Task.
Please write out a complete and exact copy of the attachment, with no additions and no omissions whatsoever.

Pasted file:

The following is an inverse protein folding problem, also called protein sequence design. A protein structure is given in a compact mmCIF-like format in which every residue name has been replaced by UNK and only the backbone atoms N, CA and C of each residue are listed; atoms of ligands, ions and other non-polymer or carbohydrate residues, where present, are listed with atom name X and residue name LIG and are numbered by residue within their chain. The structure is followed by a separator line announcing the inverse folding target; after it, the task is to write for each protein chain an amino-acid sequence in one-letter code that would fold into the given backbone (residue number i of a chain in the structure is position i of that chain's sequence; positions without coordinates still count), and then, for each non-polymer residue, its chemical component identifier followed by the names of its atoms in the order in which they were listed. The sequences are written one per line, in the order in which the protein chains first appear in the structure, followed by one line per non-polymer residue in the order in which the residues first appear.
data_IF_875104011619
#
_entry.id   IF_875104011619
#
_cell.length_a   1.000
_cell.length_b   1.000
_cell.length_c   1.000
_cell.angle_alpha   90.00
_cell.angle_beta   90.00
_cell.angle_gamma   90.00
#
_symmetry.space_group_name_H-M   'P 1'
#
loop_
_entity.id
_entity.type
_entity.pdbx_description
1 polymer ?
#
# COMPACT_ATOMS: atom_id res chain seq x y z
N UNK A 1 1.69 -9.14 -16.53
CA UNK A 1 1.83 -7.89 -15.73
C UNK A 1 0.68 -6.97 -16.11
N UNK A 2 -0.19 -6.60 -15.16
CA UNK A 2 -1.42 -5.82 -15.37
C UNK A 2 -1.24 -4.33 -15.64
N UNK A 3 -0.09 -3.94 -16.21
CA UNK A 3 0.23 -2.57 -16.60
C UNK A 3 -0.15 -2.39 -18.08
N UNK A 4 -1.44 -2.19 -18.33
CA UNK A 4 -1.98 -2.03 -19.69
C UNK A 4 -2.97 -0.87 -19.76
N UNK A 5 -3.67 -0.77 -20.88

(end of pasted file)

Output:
The following is an inverse protein folding problem, also called protein sequence design. A protein structure is given in a compact mmCIF-like format in which every residue name has been replaced by UNK and only the backbone atoms N, CA and C of each residue are listed; atoms of ligands, ions and other non-polymer or carbohydrate residues, where present, are listed with atom name X and residue name LIG and are numbered by residue within their chain. The structure is followed by a separator line announcing the inverse folding target; after it, the task is to write for each protein chain an amino-acid sequence in one-letter code that would fold into the given backbone (residue number i of a chain in the structure is position i of that chain's sequence; positions without coordinates still count), and then, for each non-polymer residue, its chemical component identifier followed by the names of its atoms in the order in which they were listed. The sequences are written one per line, in the order in which the protein chains first appear in the structure, followed by one line per non-polymer residue in the order in which the residues first appear.
data_IF_875104011619
#
_entry.id   IF_875104011619
#
_cell.length_a   1.000
_cell.length_b   1.000
_cell.length_c   1.000
_cell.angle_alpha   90.00
_cell.angle_beta   90.00
_cell.angle_gamma   90.00
#
_symmetry.space_group_name_H-M   'P 1'
#
loop_
_entity.id
_entity.type
_entity.pdbx_description
1 polymer ?
#
# COMPACT_ATOMS: atom_id res chain seq x y z
N UNK A 1 1.69 -9.14 -16.53
CA UNK A 1 1.83 -7.89 -15.73
C UNK A 1 0.68 -6.97 -16.11
N UNK A 2 -0.19 -6.60 -15.16
CA UNK A 2 -1.42 -5.82 -15.37
C UNK A 2 -1.24 -4.33 -15.64
N UNK A 3 -0.09 -3.94 -16.21
CA UNK A 3 0.23 -2.57 -16.60
C UNK A 3 -0.15 -2.39 -18.08
N UNK A 4 -1.44 -2.19 -18.33
CA UNK A 4 -1.98 -2.03 -19.69
C UNK A 4 -2.97 -0.87 -19.76
N UNK A 5 -3.67 -0.77 -20.88